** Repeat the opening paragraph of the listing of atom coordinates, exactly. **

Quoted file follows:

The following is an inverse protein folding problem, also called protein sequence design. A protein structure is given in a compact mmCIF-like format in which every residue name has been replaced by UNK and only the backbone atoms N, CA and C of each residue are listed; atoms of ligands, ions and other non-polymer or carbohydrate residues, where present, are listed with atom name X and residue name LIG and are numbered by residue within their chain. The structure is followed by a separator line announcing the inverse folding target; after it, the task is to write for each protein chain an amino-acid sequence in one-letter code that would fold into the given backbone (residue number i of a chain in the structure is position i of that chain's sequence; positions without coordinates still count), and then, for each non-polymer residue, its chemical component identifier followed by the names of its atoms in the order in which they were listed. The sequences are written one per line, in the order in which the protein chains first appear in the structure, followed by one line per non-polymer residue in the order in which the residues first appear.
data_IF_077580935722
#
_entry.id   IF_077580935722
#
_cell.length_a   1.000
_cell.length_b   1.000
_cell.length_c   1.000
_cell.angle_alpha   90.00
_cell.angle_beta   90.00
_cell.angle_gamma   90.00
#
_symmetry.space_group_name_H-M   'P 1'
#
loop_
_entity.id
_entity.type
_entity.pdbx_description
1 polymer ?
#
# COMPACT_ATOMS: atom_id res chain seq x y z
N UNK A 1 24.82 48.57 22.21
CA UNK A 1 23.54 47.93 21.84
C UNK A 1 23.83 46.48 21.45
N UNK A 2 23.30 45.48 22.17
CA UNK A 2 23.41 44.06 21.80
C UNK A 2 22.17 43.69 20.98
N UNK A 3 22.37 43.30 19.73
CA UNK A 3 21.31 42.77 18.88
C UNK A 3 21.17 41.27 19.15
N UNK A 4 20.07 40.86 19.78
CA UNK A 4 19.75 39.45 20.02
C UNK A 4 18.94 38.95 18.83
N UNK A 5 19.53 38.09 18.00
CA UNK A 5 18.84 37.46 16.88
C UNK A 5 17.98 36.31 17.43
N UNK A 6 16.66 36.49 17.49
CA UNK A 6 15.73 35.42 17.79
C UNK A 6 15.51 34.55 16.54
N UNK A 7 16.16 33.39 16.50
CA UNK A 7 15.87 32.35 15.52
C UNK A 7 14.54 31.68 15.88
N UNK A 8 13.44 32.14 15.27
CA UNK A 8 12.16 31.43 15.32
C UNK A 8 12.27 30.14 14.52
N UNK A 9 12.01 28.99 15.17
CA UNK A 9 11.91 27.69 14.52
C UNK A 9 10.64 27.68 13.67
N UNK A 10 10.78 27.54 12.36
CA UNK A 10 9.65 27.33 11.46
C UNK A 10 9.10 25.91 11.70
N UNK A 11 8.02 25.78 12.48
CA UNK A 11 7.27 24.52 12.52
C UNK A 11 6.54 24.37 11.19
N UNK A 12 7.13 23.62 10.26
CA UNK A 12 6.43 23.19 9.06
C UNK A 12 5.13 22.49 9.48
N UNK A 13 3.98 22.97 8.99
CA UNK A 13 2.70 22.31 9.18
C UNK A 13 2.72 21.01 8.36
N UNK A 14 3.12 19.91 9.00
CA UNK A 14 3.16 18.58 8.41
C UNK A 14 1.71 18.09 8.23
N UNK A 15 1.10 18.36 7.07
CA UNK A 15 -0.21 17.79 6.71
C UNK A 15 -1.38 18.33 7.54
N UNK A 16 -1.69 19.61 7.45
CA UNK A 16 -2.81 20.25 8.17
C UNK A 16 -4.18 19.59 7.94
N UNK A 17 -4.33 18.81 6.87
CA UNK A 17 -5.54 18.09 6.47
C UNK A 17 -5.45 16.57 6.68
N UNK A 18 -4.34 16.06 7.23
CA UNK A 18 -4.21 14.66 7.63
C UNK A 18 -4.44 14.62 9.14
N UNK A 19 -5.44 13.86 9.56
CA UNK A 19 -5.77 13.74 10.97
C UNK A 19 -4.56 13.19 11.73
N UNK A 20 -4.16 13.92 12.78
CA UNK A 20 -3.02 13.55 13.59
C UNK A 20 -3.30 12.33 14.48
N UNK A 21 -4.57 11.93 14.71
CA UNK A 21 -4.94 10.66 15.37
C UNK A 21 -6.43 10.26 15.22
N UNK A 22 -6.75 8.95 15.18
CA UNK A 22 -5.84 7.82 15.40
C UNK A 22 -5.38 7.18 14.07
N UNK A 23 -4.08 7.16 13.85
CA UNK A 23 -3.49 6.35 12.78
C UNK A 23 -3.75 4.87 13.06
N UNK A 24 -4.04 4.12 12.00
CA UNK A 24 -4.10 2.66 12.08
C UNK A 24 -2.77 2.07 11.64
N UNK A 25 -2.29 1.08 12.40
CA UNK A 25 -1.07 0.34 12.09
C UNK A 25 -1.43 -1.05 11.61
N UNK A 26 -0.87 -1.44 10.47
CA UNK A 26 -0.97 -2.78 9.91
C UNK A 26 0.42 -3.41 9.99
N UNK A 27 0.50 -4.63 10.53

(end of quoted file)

The following is an inverse protein folding problem, also called protein sequence design. A protein structure is given in a compact mmCIF-like format in which every residue name has been replaced by UNK and only the backbone atoms N, CA and C of each residue are listed; atoms of ligands, ions and other non-polymer or carbohydrate residues, where present, are listed with atom name X and residue name LIG and are numbered by residue within their chain. The structure is followed by a separator line announcing the inverse folding target; after it, the task is to write for each protein chain an amino-acid sequence in one-letter code that would fold into the given backbone (residue number i of a chain in the structure is position i of that chain's sequence; positions without coordinates still count), and then, for each non-polymer residue, its chemical component identifier followed by the names of its atoms in the order in which they were listed. The sequences are written one per line, in the order in which the protein chains first appear in the structure, followed by one line per non-polymer residue in the order in which the residues first appear.